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  • adjective Obsolete form of rational.


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  • Which being done, he seeming very simple and sottish, and she chearing him with flattering behaviour: into the close Arbour they went, which the Sunnes bright eye could not pierce into, and there I leave it to the Nunnes owne approbation, whether Massetto was a man rationall, or no.

    The Decameron 2004

  • Father in confession; he absolved her of that sinne; affirming, that she had not transgressed with a man, because he wanted his rationall and understanding parts.

    The Decameron 2004

  • Behold Sister, heere lyes a creature, almost formed in the self-same mold, dumbe and deafe, which are two the most rationall and understanding parts that do belong to any man, and therefore no Man, wanting them.

    The Decameron 2004

  • Hard studdy of the law hath filled his head with other matters, and made him infinitely more rationall, and by consequents, more agreeable.

    Harper's New Monthly Magazine, Vol. 3, July, 1851 Various

  • Hard studdy of the law hath filled his head with other matters, and made him infinitely more rationall and more agreeable.

    The World's Greatest Books — Volume 06 — Fiction Various 1909

  • Speak not evill of one absent, for it is unjust to detract from the worth of any, or besmeare a good name by condemning, where the party is not present, to clear himselfe, or undergo a rationall conviction.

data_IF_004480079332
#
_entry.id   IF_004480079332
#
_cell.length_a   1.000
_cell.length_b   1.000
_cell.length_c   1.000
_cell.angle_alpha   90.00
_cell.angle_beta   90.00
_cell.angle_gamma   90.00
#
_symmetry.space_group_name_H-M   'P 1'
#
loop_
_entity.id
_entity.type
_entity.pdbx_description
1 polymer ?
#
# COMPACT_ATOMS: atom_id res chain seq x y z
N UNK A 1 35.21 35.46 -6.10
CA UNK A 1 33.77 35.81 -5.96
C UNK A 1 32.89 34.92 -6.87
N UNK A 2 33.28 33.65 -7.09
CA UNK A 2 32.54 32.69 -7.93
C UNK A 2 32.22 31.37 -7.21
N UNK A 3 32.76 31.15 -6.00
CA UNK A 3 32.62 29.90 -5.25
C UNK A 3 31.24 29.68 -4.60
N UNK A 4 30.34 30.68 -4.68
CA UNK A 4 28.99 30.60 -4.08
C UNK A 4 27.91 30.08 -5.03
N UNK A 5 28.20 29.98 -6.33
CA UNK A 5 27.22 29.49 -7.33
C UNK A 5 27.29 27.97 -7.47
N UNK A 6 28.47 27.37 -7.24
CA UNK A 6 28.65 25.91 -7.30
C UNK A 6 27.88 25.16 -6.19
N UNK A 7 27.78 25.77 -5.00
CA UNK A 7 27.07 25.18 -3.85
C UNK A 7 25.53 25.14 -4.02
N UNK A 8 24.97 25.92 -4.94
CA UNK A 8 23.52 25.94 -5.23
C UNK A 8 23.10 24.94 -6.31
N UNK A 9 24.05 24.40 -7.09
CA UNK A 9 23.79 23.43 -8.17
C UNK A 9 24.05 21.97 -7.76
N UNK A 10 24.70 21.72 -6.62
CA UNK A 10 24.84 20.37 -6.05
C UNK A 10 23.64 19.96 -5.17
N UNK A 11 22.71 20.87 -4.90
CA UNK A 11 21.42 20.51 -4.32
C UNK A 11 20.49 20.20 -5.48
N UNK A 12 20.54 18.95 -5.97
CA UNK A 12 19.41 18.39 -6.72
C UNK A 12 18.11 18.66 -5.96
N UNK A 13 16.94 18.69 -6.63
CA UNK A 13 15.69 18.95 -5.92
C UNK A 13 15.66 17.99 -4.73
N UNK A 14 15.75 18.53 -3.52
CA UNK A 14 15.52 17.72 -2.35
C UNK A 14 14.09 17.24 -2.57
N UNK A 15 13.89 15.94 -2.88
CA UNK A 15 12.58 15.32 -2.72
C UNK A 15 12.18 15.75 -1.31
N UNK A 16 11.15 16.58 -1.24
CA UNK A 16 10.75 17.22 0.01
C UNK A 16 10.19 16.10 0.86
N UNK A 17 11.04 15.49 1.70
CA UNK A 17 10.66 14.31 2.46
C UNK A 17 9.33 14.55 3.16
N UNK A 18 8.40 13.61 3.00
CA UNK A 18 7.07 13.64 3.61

George Washington's Rules of Civility Conway, M D 1890

  • Here was no Procession; the King stood still in his first place; no Exorcised Water; no Asperges Me, nor other impertinent application of words spoken upon another occasion; but a decent, and rationall speech, and such as in making to God a present of his new built House, was most conformable to the occasion.

    Leviathan Thomas Hobbes 1633

  • These properties of just and rationall Judicature considered,

    Leviathan Thomas Hobbes 1633

  • "A Compendium of the rationall Secretes" &c, as p. 84K Liccnfed. 158a.

    Typographical antiquities: an historical account of printing in England ... 1790

  • Nature seems to have spent an apprentiship of yeares to make you such a one, for it is full seven yeares ere hee comes to this perfection, and be fit for the saddle: for then (as we,) it seemes to come to the yeares of discretion, when he will shew a kinde of rationall judgement with him, and if you set an expert rider on his backe, you shall see how sensiblie they will talke together, as master and scholler.

    Microcosmography or, a Piece of the World Discovered; in Essays and Characters John Earle


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